Hello, my name is Susan Farris and my hobby is learning about the law. I have an uncle who is an attorney and I've always looked up to him and that's why I find subjects on law very interesting. Through speaking with my uncle and doing research on my own, I've learned about all the different fields of law. Each field of law centers on its own subject and most attorneys specialize in a certain area of law. These include criminal, personal injury, family, bankruptcy, criminal, immigration and business. I find each one of these fields very interesting and I have the utmost admiration for lawyers because they help people through their legal struggles. I wanted to share this information with others who have questions about the different types of attorneys and the law.
If your familiarity with the criminal law process comes through TV shows like Major Case and Law & Order, you're not at all prepared for the actual reality of a criminal investigation, arrest, and trial. Here are three of the major differences between how television presents the criminal process and what you should expect in real life.
1. On TV, only the guilty ask for lawyers.
On TV, innocent people talk to the police but guilty people "lawyer up." In real life, innocent people do seek attorney representation quickly—and they should. The moment that you realize that you are the subject of a criminal investigation, you should seek out the services of a criminal attorney.
You need your lawyer's protection during an investigation because an attorney can keep you from saying something that could incriminate you in a way that you don't understand. An attorney can also intercede if the police try to manipulate you or pressure you into a confession. For example, look at the case of Brendan Dassey, the nephew of convicted killer Steven Avery. If an attorney had been present during his interrogation by police, it's unlikely that the young man would have ever been arrested, much less convicted.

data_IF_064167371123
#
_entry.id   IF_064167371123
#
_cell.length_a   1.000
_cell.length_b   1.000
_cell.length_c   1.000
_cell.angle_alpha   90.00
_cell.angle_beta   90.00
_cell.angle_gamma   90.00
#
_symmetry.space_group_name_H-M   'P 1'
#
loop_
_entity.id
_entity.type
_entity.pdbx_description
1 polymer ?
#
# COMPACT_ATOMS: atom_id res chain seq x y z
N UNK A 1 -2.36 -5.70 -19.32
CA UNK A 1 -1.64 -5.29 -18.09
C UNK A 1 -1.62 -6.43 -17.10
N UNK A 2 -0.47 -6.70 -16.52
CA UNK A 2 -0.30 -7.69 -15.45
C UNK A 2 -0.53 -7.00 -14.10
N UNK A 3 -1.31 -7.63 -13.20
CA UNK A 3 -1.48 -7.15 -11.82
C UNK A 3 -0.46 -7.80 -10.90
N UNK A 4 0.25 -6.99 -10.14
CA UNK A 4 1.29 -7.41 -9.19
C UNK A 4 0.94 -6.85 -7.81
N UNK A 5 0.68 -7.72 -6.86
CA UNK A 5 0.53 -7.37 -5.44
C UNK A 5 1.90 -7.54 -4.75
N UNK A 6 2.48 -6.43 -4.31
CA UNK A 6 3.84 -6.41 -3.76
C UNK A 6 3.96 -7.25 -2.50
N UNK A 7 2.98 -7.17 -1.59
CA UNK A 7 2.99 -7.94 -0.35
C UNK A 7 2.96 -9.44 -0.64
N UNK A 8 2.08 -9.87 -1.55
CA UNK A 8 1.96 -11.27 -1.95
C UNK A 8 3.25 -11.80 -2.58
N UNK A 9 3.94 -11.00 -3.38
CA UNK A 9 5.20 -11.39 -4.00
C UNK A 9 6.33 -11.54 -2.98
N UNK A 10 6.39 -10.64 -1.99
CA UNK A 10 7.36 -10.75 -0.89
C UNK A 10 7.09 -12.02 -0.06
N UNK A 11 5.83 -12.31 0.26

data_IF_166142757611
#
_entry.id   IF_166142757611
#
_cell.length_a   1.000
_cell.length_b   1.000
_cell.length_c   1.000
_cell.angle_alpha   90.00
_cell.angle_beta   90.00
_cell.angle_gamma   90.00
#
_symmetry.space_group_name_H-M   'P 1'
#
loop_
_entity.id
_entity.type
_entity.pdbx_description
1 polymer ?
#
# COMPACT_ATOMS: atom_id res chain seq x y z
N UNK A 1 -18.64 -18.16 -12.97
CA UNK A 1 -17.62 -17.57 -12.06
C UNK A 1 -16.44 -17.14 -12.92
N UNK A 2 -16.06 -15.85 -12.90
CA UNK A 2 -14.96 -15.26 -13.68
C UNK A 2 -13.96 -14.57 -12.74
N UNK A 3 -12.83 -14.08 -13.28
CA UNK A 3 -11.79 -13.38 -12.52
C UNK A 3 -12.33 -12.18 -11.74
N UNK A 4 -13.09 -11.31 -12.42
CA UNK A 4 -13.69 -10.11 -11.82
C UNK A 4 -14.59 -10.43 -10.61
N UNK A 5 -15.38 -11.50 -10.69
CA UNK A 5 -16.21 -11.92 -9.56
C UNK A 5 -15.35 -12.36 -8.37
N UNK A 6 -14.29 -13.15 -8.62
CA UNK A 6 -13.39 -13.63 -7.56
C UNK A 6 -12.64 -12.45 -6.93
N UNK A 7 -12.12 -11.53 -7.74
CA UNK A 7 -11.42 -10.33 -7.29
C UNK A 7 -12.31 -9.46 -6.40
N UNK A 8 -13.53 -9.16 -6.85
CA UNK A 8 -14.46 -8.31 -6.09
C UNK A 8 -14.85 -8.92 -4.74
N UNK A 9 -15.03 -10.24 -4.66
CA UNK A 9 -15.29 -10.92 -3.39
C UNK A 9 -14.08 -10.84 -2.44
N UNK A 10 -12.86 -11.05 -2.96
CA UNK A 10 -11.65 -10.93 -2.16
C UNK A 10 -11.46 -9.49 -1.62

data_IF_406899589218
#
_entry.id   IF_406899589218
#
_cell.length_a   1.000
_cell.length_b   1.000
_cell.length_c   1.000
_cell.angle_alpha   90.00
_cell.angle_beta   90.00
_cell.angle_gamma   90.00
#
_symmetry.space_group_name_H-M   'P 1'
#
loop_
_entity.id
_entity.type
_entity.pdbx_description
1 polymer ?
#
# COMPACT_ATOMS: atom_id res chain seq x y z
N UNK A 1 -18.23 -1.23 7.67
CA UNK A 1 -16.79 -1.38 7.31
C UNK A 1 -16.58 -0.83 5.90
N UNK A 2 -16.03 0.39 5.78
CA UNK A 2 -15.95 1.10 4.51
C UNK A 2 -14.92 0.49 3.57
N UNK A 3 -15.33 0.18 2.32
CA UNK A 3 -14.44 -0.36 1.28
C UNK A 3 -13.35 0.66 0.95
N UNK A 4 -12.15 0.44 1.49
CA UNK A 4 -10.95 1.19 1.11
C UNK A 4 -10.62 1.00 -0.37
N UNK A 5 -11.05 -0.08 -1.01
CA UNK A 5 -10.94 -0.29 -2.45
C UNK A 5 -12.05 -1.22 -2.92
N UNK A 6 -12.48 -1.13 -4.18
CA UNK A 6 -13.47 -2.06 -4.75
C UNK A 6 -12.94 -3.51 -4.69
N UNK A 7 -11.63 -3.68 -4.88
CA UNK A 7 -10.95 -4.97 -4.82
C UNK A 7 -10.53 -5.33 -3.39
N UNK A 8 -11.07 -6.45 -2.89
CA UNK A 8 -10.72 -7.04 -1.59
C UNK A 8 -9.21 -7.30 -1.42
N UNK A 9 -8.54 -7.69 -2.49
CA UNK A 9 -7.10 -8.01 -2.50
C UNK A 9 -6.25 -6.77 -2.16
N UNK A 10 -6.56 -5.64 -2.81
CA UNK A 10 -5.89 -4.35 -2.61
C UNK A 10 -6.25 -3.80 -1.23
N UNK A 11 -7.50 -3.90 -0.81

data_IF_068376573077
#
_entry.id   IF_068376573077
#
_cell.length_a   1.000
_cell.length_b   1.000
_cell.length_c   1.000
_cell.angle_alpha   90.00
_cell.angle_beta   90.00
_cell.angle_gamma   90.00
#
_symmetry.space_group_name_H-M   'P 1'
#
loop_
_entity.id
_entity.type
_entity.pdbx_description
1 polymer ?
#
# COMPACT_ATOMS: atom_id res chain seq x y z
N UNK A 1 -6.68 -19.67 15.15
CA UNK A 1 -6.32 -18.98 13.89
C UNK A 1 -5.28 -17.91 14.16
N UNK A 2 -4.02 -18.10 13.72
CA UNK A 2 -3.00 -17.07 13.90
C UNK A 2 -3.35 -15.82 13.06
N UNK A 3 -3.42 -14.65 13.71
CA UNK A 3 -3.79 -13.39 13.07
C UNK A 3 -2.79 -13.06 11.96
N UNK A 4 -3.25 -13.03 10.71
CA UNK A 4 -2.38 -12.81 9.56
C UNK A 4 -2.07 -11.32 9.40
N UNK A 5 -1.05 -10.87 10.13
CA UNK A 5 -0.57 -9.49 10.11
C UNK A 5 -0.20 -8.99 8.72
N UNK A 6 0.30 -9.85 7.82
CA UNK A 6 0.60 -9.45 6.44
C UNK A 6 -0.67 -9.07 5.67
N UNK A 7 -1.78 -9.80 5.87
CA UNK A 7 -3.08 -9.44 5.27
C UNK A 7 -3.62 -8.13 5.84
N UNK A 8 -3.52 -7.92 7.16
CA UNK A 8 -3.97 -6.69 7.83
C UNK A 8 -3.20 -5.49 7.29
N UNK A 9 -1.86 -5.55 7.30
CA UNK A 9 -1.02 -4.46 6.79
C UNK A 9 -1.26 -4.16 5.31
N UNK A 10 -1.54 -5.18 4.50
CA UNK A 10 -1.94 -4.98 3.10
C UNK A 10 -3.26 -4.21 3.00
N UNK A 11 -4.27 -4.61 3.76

2. TV trials happen quickly after an arrest.
On television, the defendant in a criminal case barely has time to change into a suit after the arrest before the trial starts. In real life, you can wait months or years for your criminal trial. While defendants are guaranteed the right to a speedy trial, there are plenty of reasons that a trial can be delayed. Delays might be requested by the prosecution, the defense, or even the court.
Generally speaking, the more serious the charges against you, the longer the wait between your arrest and your trial. For example, despite the fact that Jodi Arias was arrested in July 2008, the opening arguments in her trial for the murder of Travis Alexander didn't begin until January 2013. The reason for the delay included things like court-ordered competency testing of the defendant and time for the defense to review thousands of emails and text messages for possible evidentiary value.
3. TV makes forensic evidence look absolute.
If you watch a show like Bones, you might think that forensic science has reached the stage where computers can take the slightest impressions found on bone or flesh and recreate exactly how a murder happened. A single fingerprint or stray hair can seal a criminal's fate with ease. In reality, the value of forensic evidence in a trial is often hotly debated and highly questionable.
While DNA evidence is considered the most reliable kind of evidence, there are often questions about possible contamination and issues with the chain of custody that can make even DNA evidence disputable. Fingerprint analysis, which is often portrayed as an exact science, has been repeatedly shown to rely heavily on the examiner's skills. Bite mark analysis and ballistic identification are also faulty. In addition, recent cases like that of Annie Dookhan, a chemist who routinely filed false test results over the course of a decade, have brought to light just how easily scientific testing can be manipulated.
For more information on what to expect during the criminal trial process, no matter what stage you are in, talk to an attorney in your area, like one from Kassel & Kassel A Group of Independent Law Offices, today.Share
18 August 2016